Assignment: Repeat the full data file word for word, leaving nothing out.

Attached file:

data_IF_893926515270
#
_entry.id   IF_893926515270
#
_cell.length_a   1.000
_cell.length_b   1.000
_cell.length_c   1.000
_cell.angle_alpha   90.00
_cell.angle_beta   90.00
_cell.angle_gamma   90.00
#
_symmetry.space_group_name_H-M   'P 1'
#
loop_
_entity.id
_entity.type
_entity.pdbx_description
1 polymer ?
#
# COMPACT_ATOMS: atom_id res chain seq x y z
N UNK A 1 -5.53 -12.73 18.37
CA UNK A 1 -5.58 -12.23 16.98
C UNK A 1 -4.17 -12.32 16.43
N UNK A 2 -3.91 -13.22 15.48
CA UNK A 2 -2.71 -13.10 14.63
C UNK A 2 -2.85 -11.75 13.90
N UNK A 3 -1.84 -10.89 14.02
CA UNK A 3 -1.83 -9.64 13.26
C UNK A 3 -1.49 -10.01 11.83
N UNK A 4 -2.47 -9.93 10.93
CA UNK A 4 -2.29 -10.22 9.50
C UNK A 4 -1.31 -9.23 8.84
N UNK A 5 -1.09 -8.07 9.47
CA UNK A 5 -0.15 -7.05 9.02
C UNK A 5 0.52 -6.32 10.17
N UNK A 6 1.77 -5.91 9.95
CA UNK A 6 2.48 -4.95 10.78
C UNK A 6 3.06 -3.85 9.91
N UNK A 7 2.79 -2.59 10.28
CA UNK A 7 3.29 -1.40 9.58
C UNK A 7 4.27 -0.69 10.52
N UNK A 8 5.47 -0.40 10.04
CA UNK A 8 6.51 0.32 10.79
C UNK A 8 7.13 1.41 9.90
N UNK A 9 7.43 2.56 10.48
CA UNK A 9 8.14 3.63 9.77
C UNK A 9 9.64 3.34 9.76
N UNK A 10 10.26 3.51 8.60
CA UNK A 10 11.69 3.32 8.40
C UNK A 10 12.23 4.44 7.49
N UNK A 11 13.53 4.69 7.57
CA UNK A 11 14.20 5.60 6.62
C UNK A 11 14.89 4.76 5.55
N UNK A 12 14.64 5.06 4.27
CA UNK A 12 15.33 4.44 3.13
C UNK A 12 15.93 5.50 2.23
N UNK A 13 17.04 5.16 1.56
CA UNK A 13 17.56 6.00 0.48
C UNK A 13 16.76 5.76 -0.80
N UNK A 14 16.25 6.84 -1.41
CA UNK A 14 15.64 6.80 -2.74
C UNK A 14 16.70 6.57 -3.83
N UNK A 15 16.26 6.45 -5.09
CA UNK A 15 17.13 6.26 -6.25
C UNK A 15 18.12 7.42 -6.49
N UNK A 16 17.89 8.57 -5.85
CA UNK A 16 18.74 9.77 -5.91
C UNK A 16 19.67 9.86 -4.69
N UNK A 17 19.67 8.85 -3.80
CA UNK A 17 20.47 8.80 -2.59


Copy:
data_IF_893926515270
#
_entry.id   IF_893926515270
#
_cell.length_a   1.000
_cell.length_b   1.000
_cell.length_c   1.000
_cell.angle_alpha   90.00
_cell.angle_beta   90.00
_cell.angle_gamma   90.00
#
_symmetry.space_group_name_H-M   'P 1'
#
loop_
_entity.id
_entity.type
_entity.pdbx_description
1 polymer ?
#
# COMPACT_ATOMS: atom_id res chain seq x y z
N UNK A 1 -5.53 -12.73 18.37
CA UNK A 1 -5.58 -12.23 16.98
C UNK A 1 -4.17 -12.32 16.43
N UNK A 2 -3.91 -13.22 15.48
CA UNK A 2 -2.71 -13.10 14.63
C UNK A 2 -2.85 -11.75 13.90
N UNK A 3 -1.84 -10.89 14.02
CA UNK A 3 -1.83 -9.64 13.26
C UNK A 3 -1.49 -10.01 11.83
N UNK A 4 -2.47 -9.93 10.93
CA UNK A 4 -2.29 -10.22 9.50
C UNK A 4 -1.31 -9.23 8.84
N UNK A 5 -1.09 -8.07 9.47
CA UNK A 5 -0.15 -7.05 9.02
C UNK A 5 0.52 -6.32 10.17
N UNK A 6 1.77 -5.91 9.95
CA UNK A 6 2.48 -4.95 10.78
C UNK A 6 3.06 -3.85 9.91
N UNK A 7 2.79 -2.59 10.28
CA UNK A 7 3.29 -1.40 9.58
C UNK A 7 4.27 -0.69 10.52
N UNK A 8 5.47 -0.40 10.04
CA UNK A 8 6.51 0.32 10.79
C UNK A 8 7.13 1.41 9.90
N UNK A 9 7.43 2.56 10.48
CA UNK A 9 8.14 3.63 9.77
C UNK A 9 9.64 3.34 9.76
N UNK A 10 10.26 3.51 8.60
CA UNK A 10 11.69 3.32 8.40
C UNK A 10 12.23 4.44 7.49
N UNK A 11 13.53 4.69 7.57
CA UNK A 11 14.20 5.60 6.62
C UNK A 11 14.89 4.76 5.55
N UNK A 12 14.64 5.06 4.27
CA UNK A 12 15.33 4.44 3.13
C UNK A 12 15.93 5.50 2.23
N UNK A 13 17.04 5.16 1.56
CA UNK A 13 17.56 6.00 0.48
C UNK A 13 16.76 5.76 -0.80
N UNK A 14 16.25 6.84 -1.41
CA UNK A 14 15.64 6.80 -2.74
C UNK A 14 16.70 6.57 -3.83
N UNK A 15 16.26 6.45 -5.09
CA UNK A 15 17.13 6.26 -6.25
C UNK A 15 18.12 7.42 -6.49
N UNK A 16 17.89 8.57 -5.85
CA UNK A 16 18.74 9.77 -5.91
C UNK A 16 19.67 9.86 -4.69
N UNK A 17 19.67 8.85 -3.80
CA UNK A 17 20.47 8.80 -2.59